Why is Does It Offend You, Yeah?’s You Have No Idea What You’re Getting Yourself Into on my best 1,000 albums ever list?
Crunching, groovy electro beats that could chew through the back of the club (or your mind, yeah?).
Some stats & info about Does It Offend You, Yeah? – You Have No Idea What You’re Getting Yourself
- What kind of musical stylings does this album represent? Electronic Music, Dance Music, High Octane, Alternative Dance, Indie Electronic, Post-Punk Revival, Electro House, Alternative Rock, Rock, Electro Pop
- Rolling Stone’s greatest 500 albums ranking – not ranked!
- All Music’s rating – 4 out of 5 stars
- When was You Have No Idea What You’re Getting Yourself released? 2008
- My ranking, the one you’re reading right now – #988 out of 1,000
Does It Offend You, Yeah?’s You Have No Idea What You’re Getting Yourself Into on Spotify
What does the “best 1,000 albums ever” mean and why are you doing this?
Yeah, I know it’s audacious, a little crazy (okay, maybe a lot cray cray), bordering on criminal nerdery.
But here’s what it’s NOT: a definitive list of the Greatest Albums of All-Time. This is 100% my own personal super biased, incredibly subjective take on what my top 1,000 albums are, ranked in painstaking order over the course of doing research for nearly a year, Rob from High Fidelity style. Find out more about why I embarked on a best 1,000 albums ever project.
What does Does It Offend You, Yeah?’s You Have No Idea What You’re Getting Yourself Into mean to me? What does it make me feel? Why is it exciting or compelling?
This album could be described in a number of ways – it’s an electronica album, it’s a dance/clubby album, it’s a rock album – and they’d all be right. The important thing is that overall it just crushes.
While there are many delights, the big draw is “We Are Rockstars.” The confidence of it – up to and including the song title (yeah?) – will be apparent from jump street (do the kids of post 21 Jump Street – the TV show, not the later film franchise, dig – generations say “jump street”? Let’s workshop that). Along with its delightful pomposity and crushing hook, I like the subtlety of how the song strategically pauses in little moments to drop in a yeah (yeah!) before resuming its bottom stomping ways.
“Doomed Now” leans more to the pop and dance side of things, and effectively so, and every time I listen to it I associate it with the best of OK Go.
And then “Battle Royale” brings yet another crusher, this one darkly fuzzy and electronica-ish, and reminds me to an extent of an outstanding act called Justice.
Here’s a Justice sampler for you, for kicks, yeah? This one’s called “Phantom.”
This album also sounds like
There’s a nice mix here, including Daft Punk, LCD Soundsytem, Make the Girl Dance, Justice, The Ting Tings, The Prodigy, and OK Go (with more of Does It Offend’s electro pop stuff, like “Doomed Now”)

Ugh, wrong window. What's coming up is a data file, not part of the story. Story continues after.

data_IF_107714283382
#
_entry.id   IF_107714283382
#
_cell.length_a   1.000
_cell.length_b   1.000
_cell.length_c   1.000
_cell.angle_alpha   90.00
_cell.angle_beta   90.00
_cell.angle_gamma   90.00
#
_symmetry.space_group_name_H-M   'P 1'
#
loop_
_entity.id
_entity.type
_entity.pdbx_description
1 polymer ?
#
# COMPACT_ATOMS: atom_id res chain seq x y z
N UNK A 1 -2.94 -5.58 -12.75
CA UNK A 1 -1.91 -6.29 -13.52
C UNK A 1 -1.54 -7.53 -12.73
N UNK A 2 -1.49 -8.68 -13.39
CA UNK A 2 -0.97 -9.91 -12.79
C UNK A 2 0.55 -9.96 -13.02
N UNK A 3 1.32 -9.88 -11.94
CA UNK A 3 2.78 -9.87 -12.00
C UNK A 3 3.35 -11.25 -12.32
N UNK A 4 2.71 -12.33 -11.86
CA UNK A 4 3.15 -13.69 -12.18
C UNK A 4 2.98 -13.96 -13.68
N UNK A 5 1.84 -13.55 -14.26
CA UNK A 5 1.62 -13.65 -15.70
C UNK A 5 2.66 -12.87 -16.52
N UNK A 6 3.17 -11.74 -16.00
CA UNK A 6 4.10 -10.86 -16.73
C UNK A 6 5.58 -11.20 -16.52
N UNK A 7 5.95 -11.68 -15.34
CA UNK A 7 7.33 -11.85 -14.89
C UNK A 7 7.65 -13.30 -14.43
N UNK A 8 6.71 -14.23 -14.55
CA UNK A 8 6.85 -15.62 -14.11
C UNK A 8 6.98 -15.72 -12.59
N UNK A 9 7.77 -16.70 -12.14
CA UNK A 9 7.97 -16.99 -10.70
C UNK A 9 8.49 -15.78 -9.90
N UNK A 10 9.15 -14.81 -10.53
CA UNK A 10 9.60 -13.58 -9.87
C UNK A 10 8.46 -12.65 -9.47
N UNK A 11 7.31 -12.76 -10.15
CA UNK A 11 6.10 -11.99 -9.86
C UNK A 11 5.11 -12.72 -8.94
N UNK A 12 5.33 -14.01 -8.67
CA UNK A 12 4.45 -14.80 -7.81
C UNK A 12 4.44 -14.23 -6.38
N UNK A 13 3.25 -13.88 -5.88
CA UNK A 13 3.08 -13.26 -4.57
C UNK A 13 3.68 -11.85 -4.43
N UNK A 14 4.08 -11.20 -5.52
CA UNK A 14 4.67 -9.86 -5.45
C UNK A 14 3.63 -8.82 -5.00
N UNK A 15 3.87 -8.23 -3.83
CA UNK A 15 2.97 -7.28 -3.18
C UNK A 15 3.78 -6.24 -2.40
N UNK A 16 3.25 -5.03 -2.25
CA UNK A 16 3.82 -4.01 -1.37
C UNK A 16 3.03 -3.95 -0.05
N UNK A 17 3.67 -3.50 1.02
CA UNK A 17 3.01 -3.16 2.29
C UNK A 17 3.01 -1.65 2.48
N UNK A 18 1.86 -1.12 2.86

Pop culture stuff that’s somehow related to Does It Offend You, Yeah?’s You Have No Idea What You’re Getting Yourself Into
If you’re of a certain age – which, granted, is getting to be a depressingly old one nowadays – “Weird Science” will immediately bring you back to the mid-1980s comedy flick along with the pretty great song of the same name by the amazing Oingo Boingo. The video is a era specific pop cultural gold mine, I dare say.
And here’s the trailer to the 1985 John Hughes-directed film. I’ll let you make your own judgments.
The weirdest thing to me is how impossibly young the kids look as they were “older kids” than me when I first saw it back in the day. And a random deep cut that super fans of the movie (and I know you’re out there!) will get: when the bizarre post-apocalyptic motorcycle gang storms the house, breaking up a party, I always thought of the gang leader as the “Midnight Oil” guy.
“But will there be more Oingo Boingo and Midnight Oil-related chestnuts coming up on your Best 1,000 Albums Ever list, Eric?” Thanks for asking, and yes and yes, yeah?
Personal stuff that’s somehow related to Does It Offend You, Yeah?’s You Have No Idea What You’re Getting Yourself Into
It likely won’t shock you that Does It Offend You, Yeah? hails from the United Kingdom, and Reading and London in England, specifically. I’ve always been fascinated with how languages – and specifically my native tongue English – are deployed, which added to my delight at having been fortunate enough to live and work in England many years ago.
“Yeah?” will often be casually thrown onto the end of sentences in a way you much more rarely hear in the U.S. For example, while “I’ll take a Coke” at a gas station would be appropriate in the U.S., “Give us a coke, yeah?” would be more common in the UK (and don’t get me started on the coolness of going to a royal “we”).
Anyway, common statements and declarations in American English often sound more like questions with British English in that the intonation is different. This is outside and on top of the difference in actual accents in terms of the way words are spoken.
After living in a country for six months where I was immersed in language that’s spoken fairly differently from the one I was around for the rest of my life, I found that my own spoken English was… altered for quite a while after I returned to the states. While I didn’t “speak with an English accent” – which I’m sure would have caused my New York-based friends and family to drop kick me right back on a plane headed east across the Atlantic for doing – my intonation was screwy. My declarations were more question-ish for a bit.